Humanistic Personality

Topics: Abraham Maslow, Psychology, Maslow's hierarchy of needs Pages: 3 (870 words) Published: November 14, 2006
The Humanistic Personality

The humanistic perspective on personality deals exclusively with human behavior. Humanistic psychologists believe that human nature includes a natural drive towards personal growth, that we as humans have the ability to choose what they do regardless of environment, and that humans are pretty much conscious beings and that we are not controlled by unconscious needs and conflicts. Three of the humanistic psychologists that I have outlined are Carl Rogers, Abraham Maslow, and Rollo May. I am going to outline their theories on humanistic personality and the reason why I agree with them and how it fits my own personal personality.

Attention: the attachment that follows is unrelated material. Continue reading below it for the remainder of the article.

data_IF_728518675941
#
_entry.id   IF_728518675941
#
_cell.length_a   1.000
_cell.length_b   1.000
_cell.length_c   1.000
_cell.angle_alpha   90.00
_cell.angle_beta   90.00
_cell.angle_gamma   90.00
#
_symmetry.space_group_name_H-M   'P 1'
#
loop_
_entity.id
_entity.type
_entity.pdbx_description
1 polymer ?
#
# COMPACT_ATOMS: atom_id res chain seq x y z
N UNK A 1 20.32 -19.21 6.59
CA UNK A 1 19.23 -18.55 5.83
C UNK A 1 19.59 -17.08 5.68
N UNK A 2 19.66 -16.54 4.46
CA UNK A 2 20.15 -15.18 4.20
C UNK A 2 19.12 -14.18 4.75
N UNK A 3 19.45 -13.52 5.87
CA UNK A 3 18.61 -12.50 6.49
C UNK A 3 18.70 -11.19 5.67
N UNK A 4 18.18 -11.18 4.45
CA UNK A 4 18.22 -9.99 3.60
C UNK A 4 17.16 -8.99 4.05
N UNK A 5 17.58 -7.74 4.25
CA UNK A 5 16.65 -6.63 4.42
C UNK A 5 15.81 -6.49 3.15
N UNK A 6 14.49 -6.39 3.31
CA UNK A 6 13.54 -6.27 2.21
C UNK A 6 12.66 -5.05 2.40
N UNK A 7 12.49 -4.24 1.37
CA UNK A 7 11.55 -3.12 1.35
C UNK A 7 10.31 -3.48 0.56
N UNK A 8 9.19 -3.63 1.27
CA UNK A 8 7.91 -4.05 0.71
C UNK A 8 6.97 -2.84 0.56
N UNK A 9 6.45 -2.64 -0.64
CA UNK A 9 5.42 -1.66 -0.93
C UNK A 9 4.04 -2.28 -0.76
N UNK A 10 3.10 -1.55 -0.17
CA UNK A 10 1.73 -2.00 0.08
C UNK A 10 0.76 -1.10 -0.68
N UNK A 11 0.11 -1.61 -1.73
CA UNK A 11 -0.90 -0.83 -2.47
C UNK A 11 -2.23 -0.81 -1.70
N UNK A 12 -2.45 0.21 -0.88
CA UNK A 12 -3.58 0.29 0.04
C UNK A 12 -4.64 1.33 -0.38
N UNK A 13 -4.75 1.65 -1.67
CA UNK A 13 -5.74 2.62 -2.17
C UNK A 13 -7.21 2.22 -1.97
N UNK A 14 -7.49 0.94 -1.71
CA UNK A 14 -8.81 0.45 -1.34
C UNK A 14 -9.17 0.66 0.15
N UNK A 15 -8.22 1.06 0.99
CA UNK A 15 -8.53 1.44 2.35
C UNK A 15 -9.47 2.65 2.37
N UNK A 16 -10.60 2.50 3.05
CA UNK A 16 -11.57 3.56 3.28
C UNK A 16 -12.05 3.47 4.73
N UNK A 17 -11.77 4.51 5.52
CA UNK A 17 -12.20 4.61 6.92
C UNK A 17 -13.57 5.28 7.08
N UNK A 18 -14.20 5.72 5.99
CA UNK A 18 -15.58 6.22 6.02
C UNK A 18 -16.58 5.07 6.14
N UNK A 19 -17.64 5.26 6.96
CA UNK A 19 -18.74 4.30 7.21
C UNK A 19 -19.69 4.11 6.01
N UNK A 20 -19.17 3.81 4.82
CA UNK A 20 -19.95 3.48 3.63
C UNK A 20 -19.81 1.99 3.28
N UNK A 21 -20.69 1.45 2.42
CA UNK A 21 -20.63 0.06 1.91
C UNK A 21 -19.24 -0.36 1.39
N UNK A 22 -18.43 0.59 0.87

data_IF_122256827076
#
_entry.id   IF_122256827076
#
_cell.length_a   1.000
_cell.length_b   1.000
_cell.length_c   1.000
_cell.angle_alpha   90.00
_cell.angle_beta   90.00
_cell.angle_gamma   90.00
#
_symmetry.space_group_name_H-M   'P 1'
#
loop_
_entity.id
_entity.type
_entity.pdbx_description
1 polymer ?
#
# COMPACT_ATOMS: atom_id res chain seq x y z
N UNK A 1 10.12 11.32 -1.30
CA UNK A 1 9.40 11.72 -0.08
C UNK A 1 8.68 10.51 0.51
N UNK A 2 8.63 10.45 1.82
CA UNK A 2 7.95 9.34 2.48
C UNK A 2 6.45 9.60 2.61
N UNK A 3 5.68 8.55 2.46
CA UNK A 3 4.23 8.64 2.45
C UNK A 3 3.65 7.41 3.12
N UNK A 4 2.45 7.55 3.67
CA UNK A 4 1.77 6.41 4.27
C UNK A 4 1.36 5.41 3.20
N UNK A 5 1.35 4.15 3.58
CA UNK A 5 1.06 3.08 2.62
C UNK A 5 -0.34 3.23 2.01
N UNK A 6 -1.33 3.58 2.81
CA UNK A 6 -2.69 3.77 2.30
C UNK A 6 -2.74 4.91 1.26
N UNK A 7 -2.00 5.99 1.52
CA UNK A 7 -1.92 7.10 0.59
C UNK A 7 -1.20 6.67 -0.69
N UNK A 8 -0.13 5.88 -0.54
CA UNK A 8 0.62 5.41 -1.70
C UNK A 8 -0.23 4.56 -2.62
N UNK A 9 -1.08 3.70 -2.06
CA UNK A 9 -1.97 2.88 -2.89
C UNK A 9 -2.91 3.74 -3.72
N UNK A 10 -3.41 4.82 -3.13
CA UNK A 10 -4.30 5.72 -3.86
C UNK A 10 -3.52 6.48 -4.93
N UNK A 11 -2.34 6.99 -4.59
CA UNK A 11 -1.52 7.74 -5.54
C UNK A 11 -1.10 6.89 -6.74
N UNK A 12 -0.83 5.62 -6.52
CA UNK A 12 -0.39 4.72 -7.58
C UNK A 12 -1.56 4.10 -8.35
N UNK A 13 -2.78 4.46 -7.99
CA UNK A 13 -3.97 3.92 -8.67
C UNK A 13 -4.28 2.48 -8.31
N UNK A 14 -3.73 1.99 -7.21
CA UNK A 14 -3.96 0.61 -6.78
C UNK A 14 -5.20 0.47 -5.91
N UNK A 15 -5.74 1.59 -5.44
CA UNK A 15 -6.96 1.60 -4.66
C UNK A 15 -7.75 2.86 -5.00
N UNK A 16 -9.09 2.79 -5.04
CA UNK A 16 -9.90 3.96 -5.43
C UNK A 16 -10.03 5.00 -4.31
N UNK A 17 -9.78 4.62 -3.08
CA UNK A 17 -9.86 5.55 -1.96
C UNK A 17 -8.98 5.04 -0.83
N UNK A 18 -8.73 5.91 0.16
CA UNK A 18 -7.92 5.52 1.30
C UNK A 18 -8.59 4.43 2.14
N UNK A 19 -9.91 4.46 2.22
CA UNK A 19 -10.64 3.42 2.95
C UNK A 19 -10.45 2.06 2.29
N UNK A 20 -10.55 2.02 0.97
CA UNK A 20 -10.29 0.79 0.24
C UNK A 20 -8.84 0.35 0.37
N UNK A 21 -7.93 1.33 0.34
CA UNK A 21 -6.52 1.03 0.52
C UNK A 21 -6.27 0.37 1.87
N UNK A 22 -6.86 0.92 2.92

Carl Rogers, Abraham Maslow and Rollo May differ in their emphases but they all agree on a few basic points. Unlike the Freud theory they believe in the basic goodness of the human nature. Rogers believed that if people discovered their "true Self" and Maslow believed if they could "self actualize" and Mays believed if they had the "courage to be" then people would be whole, and live worthwhile lives. They claimed that people had responsibility, choice, and freedom in determining their own behavior.

Carl Rogers approach to humanistic psychology was extremely optimistic, he believed that all people have a tendency toward growth, this was a basic need in his eyes to maintain and enhance your life. For example your physical way of maintaining and enhancing your life would be to stay alive by eating, keeping warm, and avoiding physical danger, whereas on a psychological level you would seek out new experiences, master new skills and quit boring jobs and find exciting new ones. He used the term "fully functioning person" for people that were self actualizing and these people were people who were very open to their feelings no matter what they were, those people were exactly what he was basing his theories on. Rogers was a firm believer that how and when we self actualize was based on childhood experience,...
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